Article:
Factor analysis is a statistical method used to describe variability among observed, correlated variables in terms of a potentially lower number of unobserved variables called factors. For example, it is possible that variations in six observed variables mainly reflect the variations in two unobserved (underlying) variables.
Factor analysis searches for such joint variations in response to unobserved latent variables. The observed variables are modelled as linear combinations of the potential factors, plus “error” terms. Factor analysis aims to find independent latent variables.
Factor analysis is a way to take a mass of data–or multiple variables–and shrinking it to a smaller number of variables that are more manageable and more understandable. More technically, running a factor analysis is the mathematical equivalent of asking a statistically savvy oracle the following: “Suppose there are N latent variables that are influencing people’s choices. Tell me how much each variable influences the responses for each item that I see, assuming that there is measurement error on everything”. Often the behavior or responses that are being analyzed comes in the form of how people answer questions on surveys.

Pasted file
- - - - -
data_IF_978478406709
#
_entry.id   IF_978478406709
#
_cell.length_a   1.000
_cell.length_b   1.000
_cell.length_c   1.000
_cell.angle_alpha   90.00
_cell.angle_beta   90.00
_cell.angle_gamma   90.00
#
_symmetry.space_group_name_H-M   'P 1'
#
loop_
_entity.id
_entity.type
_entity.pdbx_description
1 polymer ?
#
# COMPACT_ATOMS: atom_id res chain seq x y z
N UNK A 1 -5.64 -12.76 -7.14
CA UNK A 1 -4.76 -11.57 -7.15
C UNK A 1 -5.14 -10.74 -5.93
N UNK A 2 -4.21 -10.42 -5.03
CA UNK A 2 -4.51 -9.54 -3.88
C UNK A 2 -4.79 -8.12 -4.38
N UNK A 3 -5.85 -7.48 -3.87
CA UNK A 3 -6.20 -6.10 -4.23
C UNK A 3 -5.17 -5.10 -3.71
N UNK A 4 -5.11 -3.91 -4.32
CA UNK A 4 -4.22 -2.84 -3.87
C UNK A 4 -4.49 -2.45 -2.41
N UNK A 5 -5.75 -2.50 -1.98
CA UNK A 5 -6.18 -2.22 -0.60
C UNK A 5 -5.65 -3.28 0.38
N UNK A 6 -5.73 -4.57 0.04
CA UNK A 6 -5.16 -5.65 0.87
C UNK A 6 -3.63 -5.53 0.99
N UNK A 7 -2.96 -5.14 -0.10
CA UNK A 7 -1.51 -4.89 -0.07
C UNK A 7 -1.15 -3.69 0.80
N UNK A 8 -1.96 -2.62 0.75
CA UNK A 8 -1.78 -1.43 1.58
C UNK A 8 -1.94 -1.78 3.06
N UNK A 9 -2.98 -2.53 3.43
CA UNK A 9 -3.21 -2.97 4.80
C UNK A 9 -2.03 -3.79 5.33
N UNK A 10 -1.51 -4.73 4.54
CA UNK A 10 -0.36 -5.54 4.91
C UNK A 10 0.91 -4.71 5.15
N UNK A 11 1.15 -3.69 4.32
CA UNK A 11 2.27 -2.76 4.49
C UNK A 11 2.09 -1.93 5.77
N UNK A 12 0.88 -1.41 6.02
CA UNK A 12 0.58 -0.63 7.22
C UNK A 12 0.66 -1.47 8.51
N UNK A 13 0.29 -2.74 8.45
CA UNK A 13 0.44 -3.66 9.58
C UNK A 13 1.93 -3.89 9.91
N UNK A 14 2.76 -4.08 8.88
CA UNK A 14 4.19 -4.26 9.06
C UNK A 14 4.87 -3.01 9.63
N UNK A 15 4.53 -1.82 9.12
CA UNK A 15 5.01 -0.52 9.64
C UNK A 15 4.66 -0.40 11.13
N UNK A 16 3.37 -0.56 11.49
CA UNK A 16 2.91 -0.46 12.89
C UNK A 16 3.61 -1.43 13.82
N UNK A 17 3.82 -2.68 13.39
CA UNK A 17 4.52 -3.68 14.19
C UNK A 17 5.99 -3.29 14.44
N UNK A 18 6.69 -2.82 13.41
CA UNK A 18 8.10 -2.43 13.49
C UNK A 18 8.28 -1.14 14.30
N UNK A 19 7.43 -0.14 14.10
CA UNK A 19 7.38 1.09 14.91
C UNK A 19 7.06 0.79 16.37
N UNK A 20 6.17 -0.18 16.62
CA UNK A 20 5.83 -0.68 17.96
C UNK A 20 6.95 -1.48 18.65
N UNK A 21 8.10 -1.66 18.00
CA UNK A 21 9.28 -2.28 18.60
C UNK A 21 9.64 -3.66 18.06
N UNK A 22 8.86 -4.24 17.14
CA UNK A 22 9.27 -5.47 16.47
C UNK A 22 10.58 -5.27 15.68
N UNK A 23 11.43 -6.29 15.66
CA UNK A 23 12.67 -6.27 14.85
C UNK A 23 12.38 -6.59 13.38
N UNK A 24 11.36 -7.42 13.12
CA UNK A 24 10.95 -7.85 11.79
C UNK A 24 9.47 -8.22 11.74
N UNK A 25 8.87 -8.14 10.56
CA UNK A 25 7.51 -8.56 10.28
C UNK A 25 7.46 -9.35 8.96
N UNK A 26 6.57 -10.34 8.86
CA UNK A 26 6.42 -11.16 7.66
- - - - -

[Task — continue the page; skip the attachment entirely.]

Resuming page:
Factor analysis aims to give insight into the latent variables that are behind people’s behavior and the choices that they make. Principal Component Analysis (PCA), on the other hand, is all about the most compact representation of a dataset by picking dimensions that capture the most variance. This distinction can be subtle, but one notable difference is that PCA assumes no error of measurement or noise in the data; all of the noise is folded into the variance capturing.
Several factor analysis libraries and packages are available to data scientists, including: